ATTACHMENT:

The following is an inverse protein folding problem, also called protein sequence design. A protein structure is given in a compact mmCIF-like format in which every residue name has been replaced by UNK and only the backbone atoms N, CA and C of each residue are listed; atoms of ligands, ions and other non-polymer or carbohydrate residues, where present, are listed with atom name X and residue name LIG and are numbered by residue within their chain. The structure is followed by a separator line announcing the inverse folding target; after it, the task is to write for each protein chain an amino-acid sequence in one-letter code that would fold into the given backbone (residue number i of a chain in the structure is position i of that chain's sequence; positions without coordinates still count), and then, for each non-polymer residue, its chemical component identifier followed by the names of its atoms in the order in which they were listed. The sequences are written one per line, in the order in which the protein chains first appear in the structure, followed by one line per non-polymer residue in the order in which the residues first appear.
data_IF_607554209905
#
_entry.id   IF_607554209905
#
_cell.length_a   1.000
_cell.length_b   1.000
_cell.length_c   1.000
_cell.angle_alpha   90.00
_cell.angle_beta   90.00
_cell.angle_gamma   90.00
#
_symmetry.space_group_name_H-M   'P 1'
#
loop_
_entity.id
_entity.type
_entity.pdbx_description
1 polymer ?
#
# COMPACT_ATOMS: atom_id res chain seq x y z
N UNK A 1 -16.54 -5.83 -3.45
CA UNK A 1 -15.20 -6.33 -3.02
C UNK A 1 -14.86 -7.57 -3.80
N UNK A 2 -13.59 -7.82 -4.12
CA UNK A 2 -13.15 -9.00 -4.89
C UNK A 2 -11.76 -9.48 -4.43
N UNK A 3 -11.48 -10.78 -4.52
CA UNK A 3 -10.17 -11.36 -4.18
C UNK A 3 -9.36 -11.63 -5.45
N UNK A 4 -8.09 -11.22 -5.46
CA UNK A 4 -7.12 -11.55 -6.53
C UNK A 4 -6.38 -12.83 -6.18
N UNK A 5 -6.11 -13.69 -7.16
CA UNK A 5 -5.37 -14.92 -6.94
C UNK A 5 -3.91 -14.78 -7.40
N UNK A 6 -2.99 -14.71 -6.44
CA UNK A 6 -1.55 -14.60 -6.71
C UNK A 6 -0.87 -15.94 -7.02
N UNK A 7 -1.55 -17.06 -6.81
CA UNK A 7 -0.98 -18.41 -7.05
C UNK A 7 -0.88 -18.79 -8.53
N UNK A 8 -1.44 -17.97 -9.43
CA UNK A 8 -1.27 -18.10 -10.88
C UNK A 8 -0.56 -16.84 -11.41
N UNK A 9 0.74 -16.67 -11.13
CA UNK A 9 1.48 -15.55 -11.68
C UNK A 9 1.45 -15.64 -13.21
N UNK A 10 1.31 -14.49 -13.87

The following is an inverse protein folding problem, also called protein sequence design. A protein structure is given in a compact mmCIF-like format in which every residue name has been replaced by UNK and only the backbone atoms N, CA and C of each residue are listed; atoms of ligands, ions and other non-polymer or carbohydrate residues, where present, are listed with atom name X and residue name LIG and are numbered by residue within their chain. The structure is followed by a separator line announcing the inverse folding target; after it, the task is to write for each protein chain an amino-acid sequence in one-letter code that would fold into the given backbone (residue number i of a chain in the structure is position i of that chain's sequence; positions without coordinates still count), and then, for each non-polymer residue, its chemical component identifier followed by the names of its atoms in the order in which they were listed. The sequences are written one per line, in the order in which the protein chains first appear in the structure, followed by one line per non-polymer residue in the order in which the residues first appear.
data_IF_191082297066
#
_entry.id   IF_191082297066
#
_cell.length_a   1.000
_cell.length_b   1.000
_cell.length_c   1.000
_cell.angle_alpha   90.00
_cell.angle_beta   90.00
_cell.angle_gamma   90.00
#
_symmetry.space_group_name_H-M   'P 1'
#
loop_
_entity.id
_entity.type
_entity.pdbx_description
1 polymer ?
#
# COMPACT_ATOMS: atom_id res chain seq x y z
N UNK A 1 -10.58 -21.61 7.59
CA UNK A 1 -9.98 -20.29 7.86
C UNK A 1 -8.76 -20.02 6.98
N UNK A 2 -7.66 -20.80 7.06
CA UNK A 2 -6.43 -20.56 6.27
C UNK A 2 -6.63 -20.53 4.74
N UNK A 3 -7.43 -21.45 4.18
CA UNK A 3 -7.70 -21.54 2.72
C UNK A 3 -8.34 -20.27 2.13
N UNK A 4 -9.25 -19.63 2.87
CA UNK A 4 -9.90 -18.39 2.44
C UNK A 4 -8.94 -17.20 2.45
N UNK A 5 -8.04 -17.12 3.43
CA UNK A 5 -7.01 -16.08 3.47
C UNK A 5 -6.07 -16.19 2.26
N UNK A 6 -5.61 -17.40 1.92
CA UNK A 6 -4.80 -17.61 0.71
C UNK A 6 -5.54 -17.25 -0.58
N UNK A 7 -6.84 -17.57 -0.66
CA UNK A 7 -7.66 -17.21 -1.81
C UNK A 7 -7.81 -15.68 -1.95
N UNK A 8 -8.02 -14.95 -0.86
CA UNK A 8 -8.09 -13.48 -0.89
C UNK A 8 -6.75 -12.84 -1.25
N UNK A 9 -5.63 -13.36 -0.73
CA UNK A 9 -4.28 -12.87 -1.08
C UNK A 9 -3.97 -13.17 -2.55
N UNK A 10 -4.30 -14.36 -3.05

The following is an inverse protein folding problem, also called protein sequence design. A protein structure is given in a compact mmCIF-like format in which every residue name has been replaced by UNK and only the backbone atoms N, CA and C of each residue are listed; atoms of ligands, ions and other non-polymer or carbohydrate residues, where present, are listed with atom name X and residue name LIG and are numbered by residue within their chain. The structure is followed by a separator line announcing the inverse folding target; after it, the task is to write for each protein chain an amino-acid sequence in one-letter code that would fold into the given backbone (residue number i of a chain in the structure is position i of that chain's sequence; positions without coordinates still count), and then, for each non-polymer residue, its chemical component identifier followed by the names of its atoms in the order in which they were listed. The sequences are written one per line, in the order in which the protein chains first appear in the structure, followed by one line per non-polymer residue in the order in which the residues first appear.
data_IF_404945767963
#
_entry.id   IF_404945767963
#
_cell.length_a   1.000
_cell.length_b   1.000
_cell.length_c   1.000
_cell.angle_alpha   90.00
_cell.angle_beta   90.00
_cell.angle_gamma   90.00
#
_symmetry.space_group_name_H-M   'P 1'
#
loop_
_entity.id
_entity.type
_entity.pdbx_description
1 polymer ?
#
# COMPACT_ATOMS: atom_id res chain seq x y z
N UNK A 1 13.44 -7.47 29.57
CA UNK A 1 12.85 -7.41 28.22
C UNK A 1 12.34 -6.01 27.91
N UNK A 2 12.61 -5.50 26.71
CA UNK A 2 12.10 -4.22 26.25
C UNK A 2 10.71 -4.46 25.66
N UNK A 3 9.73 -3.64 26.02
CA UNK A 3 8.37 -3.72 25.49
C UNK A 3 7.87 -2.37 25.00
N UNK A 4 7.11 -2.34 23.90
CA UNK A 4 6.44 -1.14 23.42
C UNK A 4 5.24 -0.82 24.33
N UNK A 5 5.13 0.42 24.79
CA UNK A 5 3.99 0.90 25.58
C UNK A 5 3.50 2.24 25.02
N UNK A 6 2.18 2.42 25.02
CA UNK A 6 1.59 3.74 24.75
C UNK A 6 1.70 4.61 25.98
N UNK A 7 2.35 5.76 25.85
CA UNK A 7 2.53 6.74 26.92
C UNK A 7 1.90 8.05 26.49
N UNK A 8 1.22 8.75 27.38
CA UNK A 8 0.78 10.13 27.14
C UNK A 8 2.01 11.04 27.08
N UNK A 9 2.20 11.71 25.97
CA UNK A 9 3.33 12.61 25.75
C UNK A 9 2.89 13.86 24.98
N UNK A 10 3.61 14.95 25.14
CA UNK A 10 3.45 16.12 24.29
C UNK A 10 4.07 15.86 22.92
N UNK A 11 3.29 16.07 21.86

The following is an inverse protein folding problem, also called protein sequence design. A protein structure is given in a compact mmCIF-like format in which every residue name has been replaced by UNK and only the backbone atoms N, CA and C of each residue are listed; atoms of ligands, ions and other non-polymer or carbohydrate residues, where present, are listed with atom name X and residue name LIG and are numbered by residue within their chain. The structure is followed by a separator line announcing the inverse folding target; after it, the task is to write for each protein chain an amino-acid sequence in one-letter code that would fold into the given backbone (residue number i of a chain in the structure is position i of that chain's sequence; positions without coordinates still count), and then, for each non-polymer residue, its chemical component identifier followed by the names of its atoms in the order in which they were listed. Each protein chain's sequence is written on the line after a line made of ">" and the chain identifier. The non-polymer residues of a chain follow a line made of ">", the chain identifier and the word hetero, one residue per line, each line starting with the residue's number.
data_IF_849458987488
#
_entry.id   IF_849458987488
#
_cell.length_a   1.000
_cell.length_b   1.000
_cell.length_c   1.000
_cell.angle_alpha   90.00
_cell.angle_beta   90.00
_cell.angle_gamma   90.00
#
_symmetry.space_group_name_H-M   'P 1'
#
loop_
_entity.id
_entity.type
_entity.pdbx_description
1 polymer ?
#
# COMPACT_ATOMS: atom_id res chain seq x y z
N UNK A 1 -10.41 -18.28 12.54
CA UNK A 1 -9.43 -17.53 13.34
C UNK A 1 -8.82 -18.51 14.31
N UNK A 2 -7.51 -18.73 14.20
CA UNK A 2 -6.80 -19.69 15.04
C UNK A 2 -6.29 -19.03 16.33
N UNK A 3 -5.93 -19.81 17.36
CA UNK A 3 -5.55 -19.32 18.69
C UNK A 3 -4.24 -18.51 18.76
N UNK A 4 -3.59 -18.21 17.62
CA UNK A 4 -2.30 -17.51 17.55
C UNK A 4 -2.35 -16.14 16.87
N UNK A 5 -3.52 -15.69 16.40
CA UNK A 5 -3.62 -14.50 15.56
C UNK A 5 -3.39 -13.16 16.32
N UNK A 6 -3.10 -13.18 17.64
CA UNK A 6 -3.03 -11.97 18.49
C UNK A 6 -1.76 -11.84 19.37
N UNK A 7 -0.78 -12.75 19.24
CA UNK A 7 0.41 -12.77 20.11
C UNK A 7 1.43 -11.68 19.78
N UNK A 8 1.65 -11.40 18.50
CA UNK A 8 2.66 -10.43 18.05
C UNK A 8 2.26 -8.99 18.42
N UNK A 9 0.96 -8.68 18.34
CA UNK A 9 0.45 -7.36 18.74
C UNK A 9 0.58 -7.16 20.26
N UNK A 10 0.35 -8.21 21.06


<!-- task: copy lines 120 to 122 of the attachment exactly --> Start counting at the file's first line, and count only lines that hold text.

N UNK A 1 13.44 -7.47 29.57
CA UNK A 1 12.85 -7.41 28.22
C UNK A 1 12.34 -6.01 27.91